Since the captive is under Satan’s control, they are out of their senses. That’s why we must remain in ours, calmly and gently continuing to reason with them while we are praying that God will bring them to repentance. We cannot force anyone to repent, even ourselves. God is the one who grants repentance to all of us. Yes, we must at some point reach a desire to repent, or be willing to be made willing to repent, but God through his Holy Spirit must bring it about. If you believe this and pray as though you believe it, God will do it if it can be done in a given situation. Even if all of the right principles of dealing with difficult people don’t work on a given occasion, there’s always another day. God doesn’t give up on us; we must not give up on each other.
This passage, in combination with 1 Peter 2 & 3, provides us with powerful principles of allowing God to work his miracles in the middle of our messes. I have seen him do it time and time again in my life and in the lives of countless others. It is not as if these principles have been tried and found ineffective; they are just not often tried and employed consistently. The way of the cross in Peter’s writing is applied as the way of the godly communicator in Paul’s. Both employ the same two foundational elements: be righteous in your own life and refuse to be pulled into Satan’s world by those who are behaving righteously. Peter says to return blessings for evil treatment and Paul shows how to do it in the communication process. A beautiful combination of the same principle illustrated in two ways.
Handling a Bad Church Situation
Peter ends up his emphasis on the way of the cross as it applies to disciples with what we have already covered in 1 Peter 3:8-9. But the question of how to respond to a broader situation involving a church that is, or seems to be, going in a bad direction is another issue. The two are related, but different in some ways. One of the recent calls that I received came from friends who were members of a church that was doing well, but who had friends in another church that was doing badly from their perspective. Some members of that church had already left and others were contemplating leaving. My friends admitted that their discouraged and angry friends in the other church were responding poorly but had a lot of truth in what they were saying. I tried to help them help their friends using two approaches.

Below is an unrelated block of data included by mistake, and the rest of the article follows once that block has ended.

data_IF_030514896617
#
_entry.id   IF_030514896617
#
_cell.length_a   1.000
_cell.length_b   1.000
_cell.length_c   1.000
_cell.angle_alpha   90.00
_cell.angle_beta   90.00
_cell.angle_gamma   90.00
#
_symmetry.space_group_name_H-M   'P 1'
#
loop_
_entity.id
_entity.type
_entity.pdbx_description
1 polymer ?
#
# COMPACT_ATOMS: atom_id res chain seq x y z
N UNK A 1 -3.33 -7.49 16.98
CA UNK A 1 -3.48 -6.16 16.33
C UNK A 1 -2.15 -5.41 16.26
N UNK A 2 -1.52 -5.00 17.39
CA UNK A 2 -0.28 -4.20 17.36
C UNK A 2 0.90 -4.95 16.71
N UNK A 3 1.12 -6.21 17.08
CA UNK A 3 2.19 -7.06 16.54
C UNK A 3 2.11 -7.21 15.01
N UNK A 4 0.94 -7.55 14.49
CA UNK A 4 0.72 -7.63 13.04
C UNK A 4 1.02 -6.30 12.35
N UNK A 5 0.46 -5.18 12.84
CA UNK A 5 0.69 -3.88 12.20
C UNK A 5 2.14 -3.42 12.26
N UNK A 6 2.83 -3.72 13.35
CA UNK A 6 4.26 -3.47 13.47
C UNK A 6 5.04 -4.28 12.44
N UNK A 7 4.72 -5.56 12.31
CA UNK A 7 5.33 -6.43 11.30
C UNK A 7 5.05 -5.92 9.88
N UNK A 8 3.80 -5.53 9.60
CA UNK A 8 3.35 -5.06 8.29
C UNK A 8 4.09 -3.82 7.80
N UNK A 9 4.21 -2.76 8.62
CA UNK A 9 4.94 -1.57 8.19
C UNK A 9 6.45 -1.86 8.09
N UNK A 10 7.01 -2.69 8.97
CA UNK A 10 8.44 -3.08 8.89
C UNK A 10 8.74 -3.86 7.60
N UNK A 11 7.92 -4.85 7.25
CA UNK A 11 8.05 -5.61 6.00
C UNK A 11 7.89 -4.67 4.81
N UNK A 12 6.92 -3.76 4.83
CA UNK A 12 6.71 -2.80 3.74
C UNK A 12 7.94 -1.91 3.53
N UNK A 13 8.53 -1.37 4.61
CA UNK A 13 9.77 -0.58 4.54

One was going through the same two passages we have just gone through. We may be a part of a fellowship, but we as individuals have declared Jesus to be the Lord of our lives. If he is our Lord, we cannot fail to listen to what he says and follow it to the best of our ability. What he says in our two passages is that receiving bad and unrighteous treatment is no justification for unrighteous responses to those inside or outside the church. Period. No excuses and no exceptions. The way of the cross is the narrow way of Matthew 7 and thus the way of salvation. Both righteous living and righteous responses are salvation matters. Satan will try to convince us otherwise, but don’t listen to all of his justifications and rationalizations. They lead to hell.
The passage I find very helpful in these situations provides us with an example of a church gone bad.
Revelation 3:1-5 (NIV2011)